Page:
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Why Depriving Yourself of Sleep Is a Terrible Idea
April 23, 2013 - 9:08pm

Eva Lantsoght is a PhD Candidate in Structural Engineering at Delft University of Technology and blogs about academia and concrete research on PhD Talk. You can follow her on twitter at @evalantsoght.

Just reread that title, and let the idea sink in: Depriving yourself of sleep is a terrible idea.

Yes, you have tons of work to do in graduate school. But cutting back on sleep is never ever a good solution. In fact, the opposite is true: healthy, sound sleep can be your key to success in graduate school.

We shouldn't be here, telling you to sleep some good hours at night and to eat your veggies. But when school gets busy and all the homework, field trips and conference preparation start to pile up, sleep is the first thing we typically start to neglect.

Once we start cutting down on sleep, we can get stuck in a vicious cycle. As we get more and more tired, we need more and more time to complete our work, and end up with even less time for sleep. Or we start sleeping/waking later and later until we find ourselves living at night and sleeping during the day. Clearly, something is wrong in there.

Let's look at the cold facts, for starters. Sleep deprivation is now called the silent career killer. I like to call it the silent creativity killer. As we're living in a 24/7 society, sleep deprivation is so common that it has become the norm. The result: sleep deprivation costs US businesses 150 billion USD per year in absenteeism and lost productivity.

What are the major short-term results of not getting enough sleep?

  • Decreased quality and accuracy of work
  • Inability to think and judge clearly
  • Reduced ability to make decisions, particularly ones that require both emotional and mental thought
  • Diminished memory of important details

Aren't these precisely the skills you need to call upon as a student and researcher?

Moreover, reducing your nighttime sleep by as little as one and a half hours for just one night could result in a reduction of daytime alertness by as much as 32% and The National Highway Traffic Safety Administration (NHTSA) estimates conservatively that each year drowsy driving is responsible for at least 100,000 automobile crashes, 71,000 injuries, and 1,550 fatalities.

The long-term effects of not getting enough sleep are equally worrisome:

  • Heart disease
  • Heart attack
  • Heart failure
  • Irregular heartbeat
  • High blood pressure
  • Stroke
  • Diabetes

If you still shrug your shoulders and think none of this affects you, then read the following:

Lack of sleep can affect our interpretation of events. This hurts our ability to make sound judgments because we may not assess situations accurately and act on them wisely.
Sleep-deprived people seem to be especially prone to poor judgment when it comes to assessing what lack of sleep is doing to them. In our increasingly fast-paced world, functioning on less sleep has become a kind of badge of honor. But sleep specialists say if you think you’re doing fine on less sleep, you’re probably wrong. And if you work in a profession where it’s important to be able to judge your level of functioning, this can be a big problem.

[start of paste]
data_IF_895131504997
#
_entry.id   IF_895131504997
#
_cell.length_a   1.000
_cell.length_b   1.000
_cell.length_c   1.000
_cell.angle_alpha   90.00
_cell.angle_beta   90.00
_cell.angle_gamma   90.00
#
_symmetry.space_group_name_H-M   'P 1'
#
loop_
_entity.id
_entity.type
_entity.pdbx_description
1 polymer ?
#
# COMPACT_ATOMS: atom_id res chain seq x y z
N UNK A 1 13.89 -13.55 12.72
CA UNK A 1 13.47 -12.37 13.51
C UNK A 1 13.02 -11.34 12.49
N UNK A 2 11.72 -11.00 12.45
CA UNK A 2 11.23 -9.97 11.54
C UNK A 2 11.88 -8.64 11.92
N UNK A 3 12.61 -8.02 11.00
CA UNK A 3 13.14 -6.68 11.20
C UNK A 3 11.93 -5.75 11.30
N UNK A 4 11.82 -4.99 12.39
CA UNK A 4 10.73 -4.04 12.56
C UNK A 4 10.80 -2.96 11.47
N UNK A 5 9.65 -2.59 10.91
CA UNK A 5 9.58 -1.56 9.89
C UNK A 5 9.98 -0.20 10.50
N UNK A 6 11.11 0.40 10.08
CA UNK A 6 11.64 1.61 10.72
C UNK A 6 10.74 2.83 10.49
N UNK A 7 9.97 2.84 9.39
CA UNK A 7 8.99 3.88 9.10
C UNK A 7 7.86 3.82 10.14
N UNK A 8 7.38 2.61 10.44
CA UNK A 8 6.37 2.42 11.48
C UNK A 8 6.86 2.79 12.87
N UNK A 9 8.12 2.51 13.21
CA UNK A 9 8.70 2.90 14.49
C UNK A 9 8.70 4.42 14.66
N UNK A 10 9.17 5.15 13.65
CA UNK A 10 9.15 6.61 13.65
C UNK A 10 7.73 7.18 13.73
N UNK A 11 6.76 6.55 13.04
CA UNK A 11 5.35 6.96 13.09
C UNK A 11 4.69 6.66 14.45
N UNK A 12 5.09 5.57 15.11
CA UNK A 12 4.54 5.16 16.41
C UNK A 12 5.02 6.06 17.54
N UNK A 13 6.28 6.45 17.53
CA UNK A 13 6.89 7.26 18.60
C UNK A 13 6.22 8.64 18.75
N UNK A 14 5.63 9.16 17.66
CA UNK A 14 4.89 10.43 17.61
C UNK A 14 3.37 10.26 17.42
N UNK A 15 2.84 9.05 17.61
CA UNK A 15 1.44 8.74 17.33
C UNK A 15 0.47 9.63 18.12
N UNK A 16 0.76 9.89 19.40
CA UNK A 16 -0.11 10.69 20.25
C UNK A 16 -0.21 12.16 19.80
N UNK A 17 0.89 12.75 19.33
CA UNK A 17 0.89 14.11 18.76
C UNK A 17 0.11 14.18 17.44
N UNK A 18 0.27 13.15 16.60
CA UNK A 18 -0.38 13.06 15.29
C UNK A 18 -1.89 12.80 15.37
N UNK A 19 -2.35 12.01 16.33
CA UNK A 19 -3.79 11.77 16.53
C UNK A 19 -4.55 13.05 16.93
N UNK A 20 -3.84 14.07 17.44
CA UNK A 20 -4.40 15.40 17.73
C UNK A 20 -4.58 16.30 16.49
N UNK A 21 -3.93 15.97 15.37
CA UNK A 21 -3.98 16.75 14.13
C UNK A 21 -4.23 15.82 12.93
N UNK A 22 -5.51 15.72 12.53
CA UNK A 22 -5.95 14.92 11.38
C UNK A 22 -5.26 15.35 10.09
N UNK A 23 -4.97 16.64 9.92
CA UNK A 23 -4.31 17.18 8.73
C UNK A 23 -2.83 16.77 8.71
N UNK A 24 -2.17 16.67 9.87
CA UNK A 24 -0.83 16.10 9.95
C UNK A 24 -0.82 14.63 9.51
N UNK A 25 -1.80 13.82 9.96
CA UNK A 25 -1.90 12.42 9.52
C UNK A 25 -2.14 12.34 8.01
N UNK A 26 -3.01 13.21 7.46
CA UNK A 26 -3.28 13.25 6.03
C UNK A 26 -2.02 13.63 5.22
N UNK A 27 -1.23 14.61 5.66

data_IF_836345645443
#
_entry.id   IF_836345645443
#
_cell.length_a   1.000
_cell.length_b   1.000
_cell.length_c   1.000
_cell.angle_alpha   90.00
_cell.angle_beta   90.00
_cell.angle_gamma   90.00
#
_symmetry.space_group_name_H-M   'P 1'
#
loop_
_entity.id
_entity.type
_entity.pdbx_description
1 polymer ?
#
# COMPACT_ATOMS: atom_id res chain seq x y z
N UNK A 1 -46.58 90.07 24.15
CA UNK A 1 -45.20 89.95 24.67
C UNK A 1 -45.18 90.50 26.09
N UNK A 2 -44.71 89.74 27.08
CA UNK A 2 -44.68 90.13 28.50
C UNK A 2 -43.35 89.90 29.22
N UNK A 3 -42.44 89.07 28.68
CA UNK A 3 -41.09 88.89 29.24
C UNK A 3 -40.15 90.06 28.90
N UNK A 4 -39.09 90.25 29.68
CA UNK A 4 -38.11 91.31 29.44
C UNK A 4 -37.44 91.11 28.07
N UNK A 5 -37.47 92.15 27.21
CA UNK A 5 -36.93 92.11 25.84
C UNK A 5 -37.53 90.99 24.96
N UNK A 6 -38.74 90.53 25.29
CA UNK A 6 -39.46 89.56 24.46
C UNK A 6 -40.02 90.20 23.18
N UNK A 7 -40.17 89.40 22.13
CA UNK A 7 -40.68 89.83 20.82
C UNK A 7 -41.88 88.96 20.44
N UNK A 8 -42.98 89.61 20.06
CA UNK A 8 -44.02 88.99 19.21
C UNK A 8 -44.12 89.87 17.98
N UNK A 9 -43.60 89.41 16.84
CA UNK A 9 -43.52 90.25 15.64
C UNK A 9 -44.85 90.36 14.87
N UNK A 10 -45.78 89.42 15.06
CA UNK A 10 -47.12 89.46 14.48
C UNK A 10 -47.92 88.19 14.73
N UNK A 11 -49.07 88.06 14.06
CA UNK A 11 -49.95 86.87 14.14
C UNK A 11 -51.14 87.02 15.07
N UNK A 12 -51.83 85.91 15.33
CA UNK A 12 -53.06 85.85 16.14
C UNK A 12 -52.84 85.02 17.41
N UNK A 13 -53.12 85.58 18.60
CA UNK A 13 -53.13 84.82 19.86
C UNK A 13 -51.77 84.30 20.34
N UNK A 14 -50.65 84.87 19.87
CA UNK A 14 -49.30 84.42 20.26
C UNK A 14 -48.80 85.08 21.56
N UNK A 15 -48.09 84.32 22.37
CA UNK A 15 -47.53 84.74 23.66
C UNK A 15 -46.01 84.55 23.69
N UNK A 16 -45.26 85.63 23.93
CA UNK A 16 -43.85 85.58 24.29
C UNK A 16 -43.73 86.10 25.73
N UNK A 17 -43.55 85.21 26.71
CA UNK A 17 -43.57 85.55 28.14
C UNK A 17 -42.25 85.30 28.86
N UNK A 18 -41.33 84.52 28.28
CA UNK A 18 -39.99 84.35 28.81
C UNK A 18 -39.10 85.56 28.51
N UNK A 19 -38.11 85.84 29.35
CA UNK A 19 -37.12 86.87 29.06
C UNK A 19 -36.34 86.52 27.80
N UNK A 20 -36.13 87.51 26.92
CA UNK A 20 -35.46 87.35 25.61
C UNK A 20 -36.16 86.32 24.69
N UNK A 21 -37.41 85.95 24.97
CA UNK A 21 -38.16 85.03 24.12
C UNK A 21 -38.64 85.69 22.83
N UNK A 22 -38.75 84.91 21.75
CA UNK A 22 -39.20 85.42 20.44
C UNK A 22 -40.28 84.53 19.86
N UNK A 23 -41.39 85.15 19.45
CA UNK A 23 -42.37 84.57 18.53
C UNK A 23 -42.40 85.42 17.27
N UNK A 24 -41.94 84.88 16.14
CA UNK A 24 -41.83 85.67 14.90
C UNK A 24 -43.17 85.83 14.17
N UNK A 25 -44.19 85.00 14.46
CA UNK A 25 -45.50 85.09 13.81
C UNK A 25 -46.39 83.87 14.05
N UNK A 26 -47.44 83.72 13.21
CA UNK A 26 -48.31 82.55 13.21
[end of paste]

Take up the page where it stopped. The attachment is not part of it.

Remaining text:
“Studies show that over time, people who are getting six hours of sleep, instead of seven or eight, begin to feel that they’ve adapted to that sleep deprivation -- they’ve gotten used to it,” Gehrman says. “But if you look at how they actually do on tests of mental alertness and performance, they continue to go downhill. So there’s a point in sleep deprivation when we lose touch with how impaired we are.”

If you do one simple favor to yourself in graduate school, then try to get enough sleep. Ideally, you should go to bed at the same time every day, and wake up in the morning, without an alarm clock, feeling fine and refreshed.

Two years ago, I started taking my sleep more seriously. After two months, I already noticed the following improvements:

  • More time on the weekends: I used the weekends to sleep until noon to catch up on all the lost sleep during the week. As a result, I'd not be tired on Sunday evening, go to bed too late and start the week tired.
  • Performing better in my research: I noticed being sharper and more focused.
  • Procrastinating less: I'm more tempted to random internet surfing when I don't have the energy to study or think.
  • Feeling healthier: I noticed that I started to perform better at the gym and bike faster to work.
  • Accomplishment: I tracked my bedtime for months and months to motivate myself to get sleeping around 11pm.

Two years later, with many ups and downs in my sleep experiments, I'm finally able to wake up without an alarm clock. I've discovered that sleeping around 10pm is even better for me, but I find it still challenging to shut everything down early enough at night to sleep on time.

Sleep is not a luxury, but a basic need. If you want to boost your performance, start to discover which sleep schedule really works for you. Truly listen to your body and try to find out how much sleep you really need and which are your ideal sleeping hours.

Are you a sleep-deprived graduate student? Do you want to make a change and take your sleep more seriously? Commit to taking your sleep more seriously in the comments below, and let us know how you are doing in the comments below.

[Image by flickr user RelaxingMusic and used under a creative commons license]

 

 

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